A deadly rivalry
Editor's note: Detroit News reporter Robert Snell spent more than a year investigating Detroit’s gang wars and the Justice Department’s attempts to topple the Seven Mile Bloods. This is the second chapter in the "Death by Instagram" series.
Back in Detroit, the Seven Mile Bloods battled with gangs spread across the east side, including the Hustle Boys, Gutta Boys and 6 Mile Chedda Grove.
Hit lists started popping up on Instagram after a chance encounter in summer 2014 between rival gang members at a state parole office on Detroit’s west side.
On July 14, 2014, 23-year-old twins Michael and Martaze Davis arrived at the Lawton Parole Office for a morning meeting with a parole agent. The twins have identical convictions for armed robbery.
The Davis brothers rap together under the name 42 Twinz and have toured extensively while posting rap videos on YouTube.
The rap group 42 Twinz has an active YouTube and Instagram presence. (Video: YouTube)
The twins also belong to the Seven Mile Bloods’ rival gang, the Hustle Boys, prosecutors say.
Around 11 a.m., the twins were finished with their parole meetings. Before they left, they crossed paths with a rival, accused Seven Mile Bloods leader Billy Arnold, prosecutors say.
Billy Arnold (Video: YouTube)
By coincidence, Arnold had his own meeting with a parole agent that morning.
After spotting the twins, Arnold called several friends, including alleged Seven Mile Bloods member Corey Bailey, aka “Cocaine Sonny,” so the group could confront the Hustle Boys.
The Davis twins, meanwhile, climbed into a car filled with two other Hustle Boys, including Djuan “Neff” Page.
The Hustle Boys traveled for about four miles before approaching the intersection of Grand River Avenue and Oakman Boulevard on Detroit’s west side.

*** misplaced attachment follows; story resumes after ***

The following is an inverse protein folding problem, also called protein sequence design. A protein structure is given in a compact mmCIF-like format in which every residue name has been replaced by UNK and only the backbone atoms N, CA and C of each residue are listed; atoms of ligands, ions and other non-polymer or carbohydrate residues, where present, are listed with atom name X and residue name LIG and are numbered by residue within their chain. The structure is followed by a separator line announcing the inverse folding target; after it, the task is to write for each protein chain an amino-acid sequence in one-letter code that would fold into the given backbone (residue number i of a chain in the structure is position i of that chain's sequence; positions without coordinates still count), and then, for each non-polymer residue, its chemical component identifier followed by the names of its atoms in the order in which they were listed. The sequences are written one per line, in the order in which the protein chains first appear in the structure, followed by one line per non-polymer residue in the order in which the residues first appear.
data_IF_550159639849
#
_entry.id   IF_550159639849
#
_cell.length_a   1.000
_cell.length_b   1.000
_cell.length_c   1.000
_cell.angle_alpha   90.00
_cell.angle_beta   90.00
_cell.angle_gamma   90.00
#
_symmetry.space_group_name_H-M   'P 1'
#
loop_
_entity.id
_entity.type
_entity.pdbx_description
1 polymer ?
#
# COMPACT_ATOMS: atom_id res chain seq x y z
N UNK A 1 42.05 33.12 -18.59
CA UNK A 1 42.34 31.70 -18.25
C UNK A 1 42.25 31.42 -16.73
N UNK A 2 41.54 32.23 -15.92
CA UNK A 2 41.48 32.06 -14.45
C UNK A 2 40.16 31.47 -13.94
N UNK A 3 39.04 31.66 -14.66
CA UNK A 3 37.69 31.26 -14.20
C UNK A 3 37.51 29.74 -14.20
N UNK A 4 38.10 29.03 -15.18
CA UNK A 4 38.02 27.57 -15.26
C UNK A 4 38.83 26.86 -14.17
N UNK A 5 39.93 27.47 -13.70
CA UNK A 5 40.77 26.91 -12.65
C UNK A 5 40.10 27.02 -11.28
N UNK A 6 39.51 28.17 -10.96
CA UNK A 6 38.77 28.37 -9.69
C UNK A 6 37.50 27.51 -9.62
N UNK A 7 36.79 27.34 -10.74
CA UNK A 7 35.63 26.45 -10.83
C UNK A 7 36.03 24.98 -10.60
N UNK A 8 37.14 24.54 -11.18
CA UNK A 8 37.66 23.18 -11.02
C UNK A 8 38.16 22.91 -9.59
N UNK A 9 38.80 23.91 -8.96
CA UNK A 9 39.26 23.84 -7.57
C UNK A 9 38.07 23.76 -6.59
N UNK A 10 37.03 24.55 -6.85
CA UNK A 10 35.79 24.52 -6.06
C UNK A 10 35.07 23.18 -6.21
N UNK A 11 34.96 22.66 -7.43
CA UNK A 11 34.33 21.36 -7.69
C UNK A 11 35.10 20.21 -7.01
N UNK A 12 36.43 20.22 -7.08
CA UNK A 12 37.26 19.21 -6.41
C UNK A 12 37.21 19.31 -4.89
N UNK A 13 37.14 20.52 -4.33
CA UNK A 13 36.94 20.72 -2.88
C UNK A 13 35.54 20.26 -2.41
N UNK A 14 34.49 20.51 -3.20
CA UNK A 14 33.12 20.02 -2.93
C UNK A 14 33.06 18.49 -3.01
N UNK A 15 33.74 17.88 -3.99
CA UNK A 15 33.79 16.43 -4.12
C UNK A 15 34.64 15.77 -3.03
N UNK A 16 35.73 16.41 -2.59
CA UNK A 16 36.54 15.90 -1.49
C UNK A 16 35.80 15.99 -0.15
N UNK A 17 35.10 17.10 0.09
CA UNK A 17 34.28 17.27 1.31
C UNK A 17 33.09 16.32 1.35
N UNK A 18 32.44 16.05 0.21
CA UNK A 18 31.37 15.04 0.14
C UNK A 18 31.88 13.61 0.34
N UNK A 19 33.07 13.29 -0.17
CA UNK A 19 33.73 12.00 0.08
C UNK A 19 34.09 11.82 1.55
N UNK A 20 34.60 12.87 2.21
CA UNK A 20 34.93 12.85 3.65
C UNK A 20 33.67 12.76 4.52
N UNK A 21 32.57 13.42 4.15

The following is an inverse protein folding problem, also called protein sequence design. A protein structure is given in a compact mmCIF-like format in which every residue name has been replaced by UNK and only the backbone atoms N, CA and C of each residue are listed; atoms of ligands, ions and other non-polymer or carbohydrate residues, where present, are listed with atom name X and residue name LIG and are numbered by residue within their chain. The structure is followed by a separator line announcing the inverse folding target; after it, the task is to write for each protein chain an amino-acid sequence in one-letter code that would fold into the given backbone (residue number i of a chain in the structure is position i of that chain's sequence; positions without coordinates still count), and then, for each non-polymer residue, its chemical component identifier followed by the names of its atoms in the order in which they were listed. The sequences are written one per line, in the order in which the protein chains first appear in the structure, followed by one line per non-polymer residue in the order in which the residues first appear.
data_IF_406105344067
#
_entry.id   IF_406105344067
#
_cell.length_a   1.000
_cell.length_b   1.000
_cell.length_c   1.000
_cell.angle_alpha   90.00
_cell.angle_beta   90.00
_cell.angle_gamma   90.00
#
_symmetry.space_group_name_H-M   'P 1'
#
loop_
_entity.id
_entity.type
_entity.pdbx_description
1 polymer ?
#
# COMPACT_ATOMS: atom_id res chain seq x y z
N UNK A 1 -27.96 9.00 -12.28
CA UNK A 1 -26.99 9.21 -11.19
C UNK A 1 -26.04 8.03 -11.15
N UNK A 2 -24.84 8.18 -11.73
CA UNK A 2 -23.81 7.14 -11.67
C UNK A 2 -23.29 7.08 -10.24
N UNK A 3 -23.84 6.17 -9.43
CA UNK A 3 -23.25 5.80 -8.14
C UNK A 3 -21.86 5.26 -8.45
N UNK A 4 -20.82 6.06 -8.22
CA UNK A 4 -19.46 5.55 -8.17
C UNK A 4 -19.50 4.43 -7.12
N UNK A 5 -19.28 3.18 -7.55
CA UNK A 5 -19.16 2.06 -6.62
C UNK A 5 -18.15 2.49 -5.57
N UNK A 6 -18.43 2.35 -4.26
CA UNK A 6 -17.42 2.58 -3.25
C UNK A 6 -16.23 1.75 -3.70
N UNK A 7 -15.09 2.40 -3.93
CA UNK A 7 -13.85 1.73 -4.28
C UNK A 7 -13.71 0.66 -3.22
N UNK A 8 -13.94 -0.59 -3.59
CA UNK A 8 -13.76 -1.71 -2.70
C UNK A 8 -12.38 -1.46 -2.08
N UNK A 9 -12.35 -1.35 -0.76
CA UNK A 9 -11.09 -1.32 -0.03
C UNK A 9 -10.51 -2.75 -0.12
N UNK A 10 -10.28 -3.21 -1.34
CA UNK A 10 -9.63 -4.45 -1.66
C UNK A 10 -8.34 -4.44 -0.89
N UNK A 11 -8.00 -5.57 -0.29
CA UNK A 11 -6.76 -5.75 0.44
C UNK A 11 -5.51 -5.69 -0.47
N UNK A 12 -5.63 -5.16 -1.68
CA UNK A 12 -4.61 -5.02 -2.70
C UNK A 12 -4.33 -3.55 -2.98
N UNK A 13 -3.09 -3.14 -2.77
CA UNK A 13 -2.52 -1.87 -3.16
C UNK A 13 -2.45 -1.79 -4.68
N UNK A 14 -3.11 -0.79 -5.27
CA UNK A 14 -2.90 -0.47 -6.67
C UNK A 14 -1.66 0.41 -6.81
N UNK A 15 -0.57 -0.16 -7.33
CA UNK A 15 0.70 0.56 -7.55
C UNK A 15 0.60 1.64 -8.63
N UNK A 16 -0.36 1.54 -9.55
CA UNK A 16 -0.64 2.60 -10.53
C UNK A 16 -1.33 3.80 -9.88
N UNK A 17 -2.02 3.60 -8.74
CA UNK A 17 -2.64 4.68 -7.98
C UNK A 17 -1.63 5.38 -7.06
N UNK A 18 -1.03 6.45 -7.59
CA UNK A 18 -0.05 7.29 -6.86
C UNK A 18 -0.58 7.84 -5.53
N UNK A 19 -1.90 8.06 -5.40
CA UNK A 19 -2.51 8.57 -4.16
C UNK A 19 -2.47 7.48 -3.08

The Hustle Boys were shadowed by three cars filled with Seven Mile Bloods members.
Near Grand River and Oakman, a white Chrysler Sebring filled with Seven Mile Bloods accelerated and pulled alongside the Hustle Boys’ car.
Arnold and Bailey leaned out of the Seven Mile Bloods’ car and opened fire, prosecutors allege.
Billy Arnold, left, and Corey Bailey, right. (Video: YouTube)
Michael Davis was shot in the chest.
More bullets struck Page in the left eye and upper body.
Page’s friends flagged down social worker Silhouette O’Neal, who was headed back to work after lunch.
They asked O’Neal for a ride to the hospital.
O’Neal was afraid and initially wouldn’t look at Page.
Djuan "Neff" Page (Photo: Instagram)
When she finally looked, O’Neal screamed.
“All I saw was an eyeball out of the socket,” she testified.
Page was alive, barely.
He lingered in a coma for several weeks before dying. Page was 22.
After Page was killed, Billy Arnold talked about the shooting with Derrick Kennedy, according to testimony. Kennedy pleaded guilty to racketeering conspiracy and testified about the conversation.
“He said he cooked ’em,” Kennedy testified. “He shot ‘em.”
Prosecutors promised jurors during the first round of trials in January that they would hear from another key witness, Michael Davis, who survived the attack and testified twice, in secret, in front of a grand jury.
"You will hear that it's Michael Davis, one of the twins, who identified Billy Arnold and Corey Bailey as the people who shot up that car," Assistant U.S. Attorney Christopher Graveline told jurors.
It was a promise prosecutors could not keep.
Martaze Davis survived the shooting and was charged in a separate federal gun case in August. At the time, Assistant U.S. Attorney Rajesh Prasad said Davis was a suspect in the drive-by shooting deaths of rappers Raymell "47 Mell" Campbell and Dominique Brown in July 2017 near I-94 and Livernois in Detroit.